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Taxi driving and the golden rule when facing difficult passengers

By now, many people will have seen the video footage of a taxi driver pulling somebody who was seemingly unconscious out of the back of his taxi and leaving him in the road.

The incident, which took place near Fenchurch Street in London has rightly, been condemned by many within the industry.

It has been widely regarded as a completely irresponsible act with the driver showing a serious lack of care for the individual involved.

Obviously we can't comment any further on this particular incident as we do not have the full facts as yet, but it has highlighted a very important issue, which should be the golden rule amongst all taxi drivers.

That golden rule is a very simple one, you do not get out of the front of your vehicle and into the back of your taxi whilst in service carrying a customer, unless you can ascertain with a high degree of certainty that they have been genuinely taken ill and need assistance.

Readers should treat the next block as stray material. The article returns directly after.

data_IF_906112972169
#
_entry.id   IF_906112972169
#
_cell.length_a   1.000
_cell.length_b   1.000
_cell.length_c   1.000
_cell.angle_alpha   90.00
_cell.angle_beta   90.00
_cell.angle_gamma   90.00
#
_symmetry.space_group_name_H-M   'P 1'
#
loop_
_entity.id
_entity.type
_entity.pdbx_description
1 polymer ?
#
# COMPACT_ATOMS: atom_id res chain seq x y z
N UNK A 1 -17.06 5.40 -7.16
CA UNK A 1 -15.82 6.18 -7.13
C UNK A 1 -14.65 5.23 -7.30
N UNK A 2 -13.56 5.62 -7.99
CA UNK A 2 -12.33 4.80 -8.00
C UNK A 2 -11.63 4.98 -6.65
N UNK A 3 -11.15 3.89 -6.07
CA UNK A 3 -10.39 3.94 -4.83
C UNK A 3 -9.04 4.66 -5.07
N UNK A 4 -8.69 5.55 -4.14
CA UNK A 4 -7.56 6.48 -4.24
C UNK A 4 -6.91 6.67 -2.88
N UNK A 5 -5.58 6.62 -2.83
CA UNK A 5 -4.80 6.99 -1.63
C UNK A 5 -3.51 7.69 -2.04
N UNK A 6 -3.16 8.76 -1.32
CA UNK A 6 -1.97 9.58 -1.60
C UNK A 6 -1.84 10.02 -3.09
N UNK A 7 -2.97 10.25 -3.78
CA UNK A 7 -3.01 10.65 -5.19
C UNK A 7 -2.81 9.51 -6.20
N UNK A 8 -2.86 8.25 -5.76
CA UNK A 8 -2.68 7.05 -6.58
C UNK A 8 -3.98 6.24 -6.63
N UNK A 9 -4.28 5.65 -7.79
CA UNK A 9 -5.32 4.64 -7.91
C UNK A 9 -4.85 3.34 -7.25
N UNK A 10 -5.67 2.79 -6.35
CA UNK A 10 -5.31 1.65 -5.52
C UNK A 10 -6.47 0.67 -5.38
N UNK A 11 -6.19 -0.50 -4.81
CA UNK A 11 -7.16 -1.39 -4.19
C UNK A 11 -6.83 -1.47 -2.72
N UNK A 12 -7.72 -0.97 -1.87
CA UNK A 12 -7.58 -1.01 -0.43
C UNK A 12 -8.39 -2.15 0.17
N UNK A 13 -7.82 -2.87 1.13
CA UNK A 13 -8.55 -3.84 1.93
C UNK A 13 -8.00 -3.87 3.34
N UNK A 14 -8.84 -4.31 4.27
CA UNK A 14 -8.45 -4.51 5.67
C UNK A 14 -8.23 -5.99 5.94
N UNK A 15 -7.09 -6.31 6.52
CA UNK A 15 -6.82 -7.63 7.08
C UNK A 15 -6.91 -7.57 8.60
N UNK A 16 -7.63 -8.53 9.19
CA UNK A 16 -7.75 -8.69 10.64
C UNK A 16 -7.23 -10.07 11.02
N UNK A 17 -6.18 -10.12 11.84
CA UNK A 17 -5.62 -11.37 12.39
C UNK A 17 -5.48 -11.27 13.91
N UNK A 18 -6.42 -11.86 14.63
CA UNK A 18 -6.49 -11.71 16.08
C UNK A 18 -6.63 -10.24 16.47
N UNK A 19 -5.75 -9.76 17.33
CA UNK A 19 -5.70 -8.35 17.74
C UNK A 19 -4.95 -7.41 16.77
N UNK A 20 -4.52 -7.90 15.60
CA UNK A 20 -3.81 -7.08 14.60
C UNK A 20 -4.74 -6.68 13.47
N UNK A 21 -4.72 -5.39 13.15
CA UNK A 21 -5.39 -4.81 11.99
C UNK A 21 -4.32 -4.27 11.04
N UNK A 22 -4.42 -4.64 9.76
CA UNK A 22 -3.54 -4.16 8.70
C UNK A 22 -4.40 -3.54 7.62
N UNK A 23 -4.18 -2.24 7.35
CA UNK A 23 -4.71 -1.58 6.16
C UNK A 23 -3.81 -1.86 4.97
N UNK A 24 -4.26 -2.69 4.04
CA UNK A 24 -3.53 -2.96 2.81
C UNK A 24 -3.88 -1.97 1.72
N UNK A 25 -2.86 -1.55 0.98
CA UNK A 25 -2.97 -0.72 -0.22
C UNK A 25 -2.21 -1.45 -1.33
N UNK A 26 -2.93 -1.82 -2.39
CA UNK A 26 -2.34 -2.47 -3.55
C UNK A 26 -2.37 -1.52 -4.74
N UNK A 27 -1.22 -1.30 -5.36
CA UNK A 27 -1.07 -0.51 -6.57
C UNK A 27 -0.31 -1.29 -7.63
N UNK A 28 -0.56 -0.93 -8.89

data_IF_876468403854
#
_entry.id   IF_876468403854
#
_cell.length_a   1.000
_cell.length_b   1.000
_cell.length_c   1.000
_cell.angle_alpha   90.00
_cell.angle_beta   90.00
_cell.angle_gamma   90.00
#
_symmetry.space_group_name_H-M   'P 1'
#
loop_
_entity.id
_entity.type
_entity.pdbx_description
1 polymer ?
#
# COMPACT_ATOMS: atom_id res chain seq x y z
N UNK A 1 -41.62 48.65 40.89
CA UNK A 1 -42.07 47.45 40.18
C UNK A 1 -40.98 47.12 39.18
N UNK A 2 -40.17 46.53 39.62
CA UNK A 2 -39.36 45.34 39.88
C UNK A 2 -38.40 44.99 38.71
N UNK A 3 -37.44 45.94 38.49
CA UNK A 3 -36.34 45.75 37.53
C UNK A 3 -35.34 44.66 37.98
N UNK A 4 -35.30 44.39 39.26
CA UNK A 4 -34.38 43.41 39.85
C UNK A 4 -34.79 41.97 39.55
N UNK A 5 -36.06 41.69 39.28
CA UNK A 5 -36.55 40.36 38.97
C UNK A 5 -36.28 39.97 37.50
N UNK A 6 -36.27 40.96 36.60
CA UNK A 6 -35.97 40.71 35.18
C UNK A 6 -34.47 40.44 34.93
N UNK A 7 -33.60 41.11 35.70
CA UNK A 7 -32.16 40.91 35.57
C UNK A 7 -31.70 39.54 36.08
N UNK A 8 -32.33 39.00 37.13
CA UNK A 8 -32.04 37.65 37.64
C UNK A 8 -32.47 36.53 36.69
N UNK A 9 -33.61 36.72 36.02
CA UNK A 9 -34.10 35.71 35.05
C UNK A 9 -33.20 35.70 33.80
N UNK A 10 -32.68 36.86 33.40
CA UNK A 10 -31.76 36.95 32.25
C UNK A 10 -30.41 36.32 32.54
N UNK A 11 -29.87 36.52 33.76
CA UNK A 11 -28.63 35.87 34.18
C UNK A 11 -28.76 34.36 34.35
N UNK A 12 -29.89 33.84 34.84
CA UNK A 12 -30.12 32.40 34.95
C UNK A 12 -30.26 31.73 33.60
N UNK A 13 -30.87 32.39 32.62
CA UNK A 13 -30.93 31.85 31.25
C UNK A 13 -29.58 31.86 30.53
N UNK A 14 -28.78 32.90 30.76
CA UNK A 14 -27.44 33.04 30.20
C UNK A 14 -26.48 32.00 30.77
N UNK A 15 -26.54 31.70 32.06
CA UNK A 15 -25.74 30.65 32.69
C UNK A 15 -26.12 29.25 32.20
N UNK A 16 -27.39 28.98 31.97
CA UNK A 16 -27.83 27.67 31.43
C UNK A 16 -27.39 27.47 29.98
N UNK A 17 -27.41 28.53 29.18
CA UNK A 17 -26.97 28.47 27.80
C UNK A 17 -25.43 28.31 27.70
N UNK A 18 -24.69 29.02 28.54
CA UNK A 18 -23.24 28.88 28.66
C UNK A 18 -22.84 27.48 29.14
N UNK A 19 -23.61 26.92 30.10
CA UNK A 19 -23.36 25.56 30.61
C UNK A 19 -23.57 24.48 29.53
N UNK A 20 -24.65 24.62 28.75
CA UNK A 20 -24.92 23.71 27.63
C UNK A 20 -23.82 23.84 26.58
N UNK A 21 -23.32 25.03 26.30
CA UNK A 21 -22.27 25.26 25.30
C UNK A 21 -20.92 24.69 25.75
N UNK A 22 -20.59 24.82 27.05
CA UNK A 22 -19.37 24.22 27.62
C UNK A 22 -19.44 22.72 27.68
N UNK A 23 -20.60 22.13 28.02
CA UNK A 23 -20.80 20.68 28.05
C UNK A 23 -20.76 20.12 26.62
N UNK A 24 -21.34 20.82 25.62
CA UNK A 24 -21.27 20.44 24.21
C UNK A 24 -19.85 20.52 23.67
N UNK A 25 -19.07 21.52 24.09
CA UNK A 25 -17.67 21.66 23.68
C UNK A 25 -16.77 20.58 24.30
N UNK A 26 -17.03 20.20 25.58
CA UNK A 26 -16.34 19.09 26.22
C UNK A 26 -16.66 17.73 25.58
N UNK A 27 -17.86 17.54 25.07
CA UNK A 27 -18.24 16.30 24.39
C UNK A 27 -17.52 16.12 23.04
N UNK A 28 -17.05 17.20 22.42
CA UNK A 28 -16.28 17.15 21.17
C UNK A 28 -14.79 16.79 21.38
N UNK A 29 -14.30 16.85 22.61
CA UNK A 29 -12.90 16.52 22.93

In a situation where a customer has passed out due to a non-medical issue inside the vehicle you have but two options, you either drive to the nearest police station, assuming that you are able to find one which is open of course, or failing that, you call both an ambulance and the police.

The safest course of action for all concerned is to let the emergency services deal with the issue, it's what they are trained for. 

Many cabbies, who undoubtedly feel that they are doing the right thing, and acting with good Intent, may enter the back of the taxi to assist a stricken passenger, this however well meaning, can prove to be an extremely serious error of judgement. 

Sadly, in this day and age, good intent can be misinterpreted, leaving the driver potentially open to any given allegation, allied to the fact that if the driver has no medical training, he could potentially be making a very serious situation far worse.

So to re-iterate, the golden rule is the following: Stay in the front of the taxi, alert the emergency services, and wait for their arrival.

Anything else is a charter for disaster.

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